A Post Net Neutrality World OrderReading Time: 4 minutes
Yesterday, as expected, the Federal Communications Commission repealed 2015’s Open Internet Rules, also known as ‘net neutrality’. Much ink has been spilled (or keys tapped) on this issue, including my own Techpinions piece two weeks ago, arguing about the paradoxy of repealing Network Neutrality, while at the same time blocking AT&T’s acquisition of Time Warner.
I see credence on both sides of the Network Neutrality argument, and I tend to agree with Jon Leibowitz’s Wall Street Journal op-ed yesterday that the sky didn’t fall when Title II was imposed in 2015, nor will it now that it has been repealed.
So, as this continues to be litigated over the coming months, it might be a good time to think about the best protections from anticompetitive practices, while recognizing the rapid changes occurring in content, digital media, and communications. In this “Post Net Neutrality World Order”, I urge the major actors in the game—service providers, content providers, regulators—to adopt the following Code of Conduct.
- Task 1: Read and adopt the words of AT&T’s Senior Vice President Bob Quinn, who pledged in a November blog post that “We Will not block websites, degrade internet traffic based on content, [or] unfairly discriminate in our treatment of Internet traffic”. This, in principle, is now in the remit of the Federal Trade Commission, which in the past has been fair and balanced on this issue.
- Positive Practices Are More Permissible Than Negative Practices. It’s not that big a deal if AT&T zero-rates content DTV content for its wireless subscribers, or offers some attractive bundles. It’s more concerning if engage in a practice to slow down services for subscribers that are competitive with DTV. Similarly, on the B2B side of the equation, there’s a good case for ‘fast lanes’ in some instances. ‘Slow lanes’ will be harder to justify.
- Refrain From Practices Clearly Impinge On the Idea of the Open Internet. Some of the biggest concerns have to do with the potential for service providers to take a “cable” approach to the Internet, such as charging for access to specific sites. It will take only one or two airline-esque practices like this to set us back.
- Recognize that Wireless Is different than Fixed. I’ve long argued that the FCC should look at wireless through a different lens, when compared to broadband. Wireless services will forever be capacity constrained, even in a 5G world. That’s why ‘unlimited’ plans always come with an asterisk. There have been practices such as throttling and zero rating, where regulators, even in a Title II world, treaded lightly. New services such as LAA, and the concept of network slicing will introduce more opportunities to offer tiers of service.
- There’s Nothing Wrong With Tiers of Service. It’s 2020, and Nintendo introduces a new, multi-player online virtual reality game requiring faster speeds and lower latencies. So they pay some sort of ‘fast lane’ surcharge to a service provider, some of which gets passed on to the consumer. I don’t see anything wrong with that. Even though more and more households might be able to get 1 GB services, they might not necessarily need Or need them all the time.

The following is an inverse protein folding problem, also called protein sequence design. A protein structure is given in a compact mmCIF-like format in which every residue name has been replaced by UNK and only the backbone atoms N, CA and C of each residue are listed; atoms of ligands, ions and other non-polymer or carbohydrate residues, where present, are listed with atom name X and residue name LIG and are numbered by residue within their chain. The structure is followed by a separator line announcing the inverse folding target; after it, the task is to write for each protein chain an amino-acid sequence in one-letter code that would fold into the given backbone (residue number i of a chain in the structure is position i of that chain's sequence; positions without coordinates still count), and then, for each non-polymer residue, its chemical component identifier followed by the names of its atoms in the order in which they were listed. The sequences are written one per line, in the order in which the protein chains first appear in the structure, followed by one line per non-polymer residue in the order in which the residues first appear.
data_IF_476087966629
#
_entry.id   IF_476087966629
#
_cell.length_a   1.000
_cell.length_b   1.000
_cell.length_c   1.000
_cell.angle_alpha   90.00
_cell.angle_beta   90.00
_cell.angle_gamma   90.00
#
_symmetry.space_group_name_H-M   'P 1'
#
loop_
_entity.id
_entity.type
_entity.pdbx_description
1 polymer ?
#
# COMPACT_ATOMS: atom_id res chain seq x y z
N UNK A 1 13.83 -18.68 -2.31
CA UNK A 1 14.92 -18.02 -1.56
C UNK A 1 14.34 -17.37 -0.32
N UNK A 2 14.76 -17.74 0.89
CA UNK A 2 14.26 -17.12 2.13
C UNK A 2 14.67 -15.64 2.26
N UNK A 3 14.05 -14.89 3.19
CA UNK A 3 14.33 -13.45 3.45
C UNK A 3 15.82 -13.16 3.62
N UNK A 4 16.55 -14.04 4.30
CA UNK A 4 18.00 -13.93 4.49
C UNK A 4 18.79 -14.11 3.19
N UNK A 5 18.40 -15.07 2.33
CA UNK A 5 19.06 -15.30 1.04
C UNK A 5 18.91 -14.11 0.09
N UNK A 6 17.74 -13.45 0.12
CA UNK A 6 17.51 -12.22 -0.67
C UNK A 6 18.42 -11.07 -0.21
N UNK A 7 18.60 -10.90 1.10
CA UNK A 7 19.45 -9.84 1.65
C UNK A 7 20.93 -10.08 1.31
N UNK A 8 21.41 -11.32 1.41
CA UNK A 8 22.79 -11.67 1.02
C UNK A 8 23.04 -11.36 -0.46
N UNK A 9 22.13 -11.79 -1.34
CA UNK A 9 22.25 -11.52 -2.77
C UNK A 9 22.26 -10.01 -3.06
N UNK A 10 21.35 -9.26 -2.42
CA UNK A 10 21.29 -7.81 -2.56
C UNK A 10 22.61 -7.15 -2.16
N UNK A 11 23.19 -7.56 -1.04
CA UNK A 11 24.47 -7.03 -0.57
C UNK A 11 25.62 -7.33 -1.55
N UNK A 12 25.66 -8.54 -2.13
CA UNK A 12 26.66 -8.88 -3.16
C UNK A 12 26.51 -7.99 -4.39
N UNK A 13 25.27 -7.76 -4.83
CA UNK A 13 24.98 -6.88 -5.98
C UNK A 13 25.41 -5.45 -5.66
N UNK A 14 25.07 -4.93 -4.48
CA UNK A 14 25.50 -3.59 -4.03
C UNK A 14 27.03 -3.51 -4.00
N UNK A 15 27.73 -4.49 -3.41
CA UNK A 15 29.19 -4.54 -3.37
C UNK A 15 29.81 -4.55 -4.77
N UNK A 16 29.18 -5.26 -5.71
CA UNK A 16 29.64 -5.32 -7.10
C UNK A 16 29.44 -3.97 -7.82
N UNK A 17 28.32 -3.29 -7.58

- DOJ meet FCC, FCC Meet DOJ. We have to work toward a broader policy framework. As I argued in an earlier column, repealing network neutrality and blocking AT&T-Time Warner don’t seem to be coming from the same thought process (yes, I recognize that these are handled by different agencies). That said, we’ve seen more practices in the content business that have been detrimental to consumers—DISH standoffs with networks, Amazon-Google—than any violations of Open Internet rules.
- Be Transparent. There are going to be situations where some of the practices that have been the focus of those in favor of greater regulation make sense, given business realities or this changed landscape. This is where the FTC could step in if the service providers are not more proactive themselves.
More broadly, the tectonic changes occurring in our communications, digital media, and content landscape beg for a broader strategic review of our policy framework. This is one of the reasons there’s been a call for Congress to legislate this, rather than have it be in the hands of the FCC, whose philosophy could change every four years. The 1996 Telecom Act seems increasingly outmoded, as it fails to properly account or adjust for, the emergence of wireless broadband (LTE, 5G), smartphones, the rise of OTT and streaming, and consolidation in the content landscape (Comcast-NBC Universal, AT&T-Time Warner, Disney-Fox). It seems like right now, we’re dealing with all of these changes on a deal-by-deal basis: impose NN and then repeal it; allow Comcast-NBC/Universal but block AT&T-Time Warner; allow Internet companies to do things that telecom companies can’t. In this giant Venn diagram of telecom and the Internet, you’ve got AT&T and Verizon owning important content assets, while Google and Facebook provide broadband services and OTT communications and messaging services.
The other thing this all points to is that we need more competition in broadband. Currently, only 50% of households have access to more than one decent broadband provider. A more competitive broadband market would more naturally prevent some of the practices we’re now trying to legislate our way out of. There’s the potential for some change here with the approach of 5G and fixed wireless. A 2020 Telecom Act might, for example, revisit the rules around network resale, which has led to more robust broadband competition in other countries.